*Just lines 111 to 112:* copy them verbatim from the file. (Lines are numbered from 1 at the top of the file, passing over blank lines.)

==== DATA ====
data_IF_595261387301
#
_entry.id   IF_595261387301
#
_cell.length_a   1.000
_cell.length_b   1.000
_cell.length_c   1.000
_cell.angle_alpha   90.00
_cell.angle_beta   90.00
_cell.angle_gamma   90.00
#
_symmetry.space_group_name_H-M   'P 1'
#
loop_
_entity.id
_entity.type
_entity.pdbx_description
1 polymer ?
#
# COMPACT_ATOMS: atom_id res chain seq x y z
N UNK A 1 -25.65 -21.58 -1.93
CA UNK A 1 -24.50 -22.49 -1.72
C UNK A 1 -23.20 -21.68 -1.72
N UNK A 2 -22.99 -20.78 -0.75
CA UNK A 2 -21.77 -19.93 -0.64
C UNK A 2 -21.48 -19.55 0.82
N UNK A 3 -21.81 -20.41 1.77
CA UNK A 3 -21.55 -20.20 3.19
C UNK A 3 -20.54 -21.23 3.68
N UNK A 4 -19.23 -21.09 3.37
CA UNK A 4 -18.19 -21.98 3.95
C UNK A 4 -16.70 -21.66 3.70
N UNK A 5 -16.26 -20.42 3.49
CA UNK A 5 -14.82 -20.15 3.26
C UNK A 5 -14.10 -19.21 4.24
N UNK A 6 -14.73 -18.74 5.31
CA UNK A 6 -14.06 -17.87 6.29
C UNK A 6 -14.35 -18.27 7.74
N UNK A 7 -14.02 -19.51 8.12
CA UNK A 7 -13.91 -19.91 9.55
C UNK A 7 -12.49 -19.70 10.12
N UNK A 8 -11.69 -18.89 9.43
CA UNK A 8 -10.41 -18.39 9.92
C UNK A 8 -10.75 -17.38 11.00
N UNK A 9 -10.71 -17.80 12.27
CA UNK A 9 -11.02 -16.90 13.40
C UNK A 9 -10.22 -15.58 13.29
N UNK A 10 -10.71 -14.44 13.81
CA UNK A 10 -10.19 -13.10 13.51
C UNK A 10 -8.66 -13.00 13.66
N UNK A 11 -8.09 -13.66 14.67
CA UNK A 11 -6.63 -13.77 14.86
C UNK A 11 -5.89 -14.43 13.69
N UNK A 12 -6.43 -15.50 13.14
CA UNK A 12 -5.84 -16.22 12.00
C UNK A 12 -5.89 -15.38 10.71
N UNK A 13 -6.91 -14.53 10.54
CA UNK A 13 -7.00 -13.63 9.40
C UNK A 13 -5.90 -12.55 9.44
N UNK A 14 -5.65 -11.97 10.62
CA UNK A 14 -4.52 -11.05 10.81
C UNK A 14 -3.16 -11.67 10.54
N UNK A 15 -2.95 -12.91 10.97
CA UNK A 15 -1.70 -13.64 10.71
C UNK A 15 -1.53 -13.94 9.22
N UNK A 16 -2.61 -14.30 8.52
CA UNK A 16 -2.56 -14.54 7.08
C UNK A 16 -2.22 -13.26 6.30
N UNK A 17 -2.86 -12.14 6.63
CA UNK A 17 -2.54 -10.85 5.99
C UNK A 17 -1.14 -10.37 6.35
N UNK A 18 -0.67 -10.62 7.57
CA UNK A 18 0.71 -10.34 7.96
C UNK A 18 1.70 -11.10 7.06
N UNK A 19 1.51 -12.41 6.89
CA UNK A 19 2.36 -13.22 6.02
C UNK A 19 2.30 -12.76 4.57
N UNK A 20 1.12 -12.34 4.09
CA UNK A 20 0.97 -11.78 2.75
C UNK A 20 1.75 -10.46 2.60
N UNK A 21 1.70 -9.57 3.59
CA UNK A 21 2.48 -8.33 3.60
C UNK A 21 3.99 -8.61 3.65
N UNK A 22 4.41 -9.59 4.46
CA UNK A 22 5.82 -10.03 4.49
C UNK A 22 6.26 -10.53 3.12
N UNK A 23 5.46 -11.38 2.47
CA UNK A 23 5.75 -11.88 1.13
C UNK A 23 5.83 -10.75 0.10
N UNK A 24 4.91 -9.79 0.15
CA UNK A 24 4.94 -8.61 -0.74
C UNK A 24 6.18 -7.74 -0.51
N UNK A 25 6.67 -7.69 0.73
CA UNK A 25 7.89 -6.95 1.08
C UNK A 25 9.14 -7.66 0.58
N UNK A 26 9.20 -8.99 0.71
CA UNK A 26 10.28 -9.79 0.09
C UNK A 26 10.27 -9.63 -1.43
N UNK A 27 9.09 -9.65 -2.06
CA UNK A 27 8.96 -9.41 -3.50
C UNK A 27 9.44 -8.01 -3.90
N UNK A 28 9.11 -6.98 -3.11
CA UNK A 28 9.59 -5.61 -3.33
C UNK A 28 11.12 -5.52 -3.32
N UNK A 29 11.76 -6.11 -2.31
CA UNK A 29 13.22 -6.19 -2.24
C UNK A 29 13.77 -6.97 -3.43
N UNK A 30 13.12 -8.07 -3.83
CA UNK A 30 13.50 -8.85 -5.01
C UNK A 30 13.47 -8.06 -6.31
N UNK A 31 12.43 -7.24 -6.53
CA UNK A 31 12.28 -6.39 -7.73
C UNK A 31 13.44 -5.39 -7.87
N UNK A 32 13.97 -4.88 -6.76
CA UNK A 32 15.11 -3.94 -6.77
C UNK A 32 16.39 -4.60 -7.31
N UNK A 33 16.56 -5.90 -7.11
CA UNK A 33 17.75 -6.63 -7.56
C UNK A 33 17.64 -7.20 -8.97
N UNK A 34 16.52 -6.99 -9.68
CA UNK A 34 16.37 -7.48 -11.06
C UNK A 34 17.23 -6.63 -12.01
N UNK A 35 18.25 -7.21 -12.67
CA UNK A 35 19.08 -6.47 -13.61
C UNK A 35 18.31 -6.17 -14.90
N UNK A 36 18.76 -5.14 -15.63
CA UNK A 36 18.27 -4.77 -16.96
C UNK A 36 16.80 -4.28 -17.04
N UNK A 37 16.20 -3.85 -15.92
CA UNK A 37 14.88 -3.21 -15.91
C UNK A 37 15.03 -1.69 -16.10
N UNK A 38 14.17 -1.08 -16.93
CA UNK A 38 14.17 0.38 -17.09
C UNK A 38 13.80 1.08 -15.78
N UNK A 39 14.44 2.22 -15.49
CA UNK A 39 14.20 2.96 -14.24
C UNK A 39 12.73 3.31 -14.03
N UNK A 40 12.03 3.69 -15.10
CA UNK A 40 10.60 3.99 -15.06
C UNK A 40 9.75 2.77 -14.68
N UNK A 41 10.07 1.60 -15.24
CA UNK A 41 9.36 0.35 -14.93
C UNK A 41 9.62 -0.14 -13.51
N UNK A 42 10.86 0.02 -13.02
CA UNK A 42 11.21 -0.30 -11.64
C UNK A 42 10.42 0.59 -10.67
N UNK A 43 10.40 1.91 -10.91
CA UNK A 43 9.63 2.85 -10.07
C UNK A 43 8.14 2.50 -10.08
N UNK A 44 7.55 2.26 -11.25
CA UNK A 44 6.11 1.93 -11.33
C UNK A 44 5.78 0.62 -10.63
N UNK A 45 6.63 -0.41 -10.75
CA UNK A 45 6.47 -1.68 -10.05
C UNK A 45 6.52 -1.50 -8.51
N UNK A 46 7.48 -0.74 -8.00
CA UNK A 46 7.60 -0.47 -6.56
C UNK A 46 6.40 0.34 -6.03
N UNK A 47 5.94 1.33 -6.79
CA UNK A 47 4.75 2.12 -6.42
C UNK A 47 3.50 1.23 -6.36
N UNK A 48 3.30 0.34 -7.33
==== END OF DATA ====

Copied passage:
N UNK A 31 12.43 -7.24 -6.53
CA UNK A 31 12.28 -6.39 -7.73